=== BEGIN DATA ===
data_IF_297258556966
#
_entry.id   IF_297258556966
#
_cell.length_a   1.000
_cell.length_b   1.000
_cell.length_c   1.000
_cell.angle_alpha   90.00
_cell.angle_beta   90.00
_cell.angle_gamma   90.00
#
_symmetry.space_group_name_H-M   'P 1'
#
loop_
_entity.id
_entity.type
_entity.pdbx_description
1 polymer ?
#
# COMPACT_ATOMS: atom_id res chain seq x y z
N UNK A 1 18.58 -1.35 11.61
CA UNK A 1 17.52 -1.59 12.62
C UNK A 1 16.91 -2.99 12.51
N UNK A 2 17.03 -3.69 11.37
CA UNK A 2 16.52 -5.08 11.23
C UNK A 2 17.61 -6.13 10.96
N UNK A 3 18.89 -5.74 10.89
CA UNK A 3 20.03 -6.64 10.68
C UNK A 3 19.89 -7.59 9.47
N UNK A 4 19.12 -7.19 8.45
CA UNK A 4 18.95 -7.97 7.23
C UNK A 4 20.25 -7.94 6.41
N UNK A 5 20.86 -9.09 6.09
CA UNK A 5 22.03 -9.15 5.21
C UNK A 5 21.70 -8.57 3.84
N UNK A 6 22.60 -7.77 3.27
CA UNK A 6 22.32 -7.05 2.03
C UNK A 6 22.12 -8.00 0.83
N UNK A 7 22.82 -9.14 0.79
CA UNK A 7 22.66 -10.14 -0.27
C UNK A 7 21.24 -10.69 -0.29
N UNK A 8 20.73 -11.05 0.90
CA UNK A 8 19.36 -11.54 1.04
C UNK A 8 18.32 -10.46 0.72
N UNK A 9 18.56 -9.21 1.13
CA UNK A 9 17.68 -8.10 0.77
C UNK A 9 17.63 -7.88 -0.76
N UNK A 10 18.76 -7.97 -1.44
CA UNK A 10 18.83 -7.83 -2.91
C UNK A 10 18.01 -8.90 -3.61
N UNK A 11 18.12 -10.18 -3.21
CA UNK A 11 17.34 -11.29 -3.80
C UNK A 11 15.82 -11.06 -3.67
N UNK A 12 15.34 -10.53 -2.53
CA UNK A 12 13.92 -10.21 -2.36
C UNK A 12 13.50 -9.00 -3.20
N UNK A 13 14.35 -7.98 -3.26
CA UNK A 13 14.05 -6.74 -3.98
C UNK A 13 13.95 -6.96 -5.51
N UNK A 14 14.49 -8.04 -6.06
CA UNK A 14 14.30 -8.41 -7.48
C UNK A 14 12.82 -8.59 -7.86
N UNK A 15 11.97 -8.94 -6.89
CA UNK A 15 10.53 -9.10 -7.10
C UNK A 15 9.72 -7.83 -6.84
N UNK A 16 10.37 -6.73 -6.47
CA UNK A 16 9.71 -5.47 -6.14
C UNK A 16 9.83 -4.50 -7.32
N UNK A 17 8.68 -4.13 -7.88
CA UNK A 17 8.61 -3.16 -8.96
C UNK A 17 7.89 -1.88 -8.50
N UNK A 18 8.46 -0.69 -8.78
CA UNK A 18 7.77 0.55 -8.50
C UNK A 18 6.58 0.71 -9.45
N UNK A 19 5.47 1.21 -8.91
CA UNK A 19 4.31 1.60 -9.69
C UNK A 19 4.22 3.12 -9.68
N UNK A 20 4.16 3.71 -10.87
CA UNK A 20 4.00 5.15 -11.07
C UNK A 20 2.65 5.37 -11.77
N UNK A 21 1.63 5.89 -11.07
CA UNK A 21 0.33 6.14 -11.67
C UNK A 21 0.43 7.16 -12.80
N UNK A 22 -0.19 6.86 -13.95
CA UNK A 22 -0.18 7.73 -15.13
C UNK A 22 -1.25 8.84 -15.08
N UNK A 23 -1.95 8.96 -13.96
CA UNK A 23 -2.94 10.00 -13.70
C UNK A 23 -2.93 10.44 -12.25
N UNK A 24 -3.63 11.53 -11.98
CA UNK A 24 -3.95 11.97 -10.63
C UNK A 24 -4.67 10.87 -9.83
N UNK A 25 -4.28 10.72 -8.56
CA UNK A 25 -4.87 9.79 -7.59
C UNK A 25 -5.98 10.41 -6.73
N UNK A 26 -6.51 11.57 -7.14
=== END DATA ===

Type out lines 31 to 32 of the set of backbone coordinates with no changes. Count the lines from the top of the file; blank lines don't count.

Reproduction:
CA UNK A 4 18.95 -7.97 7.23
C UNK A 4 20.25 -7.94 6.41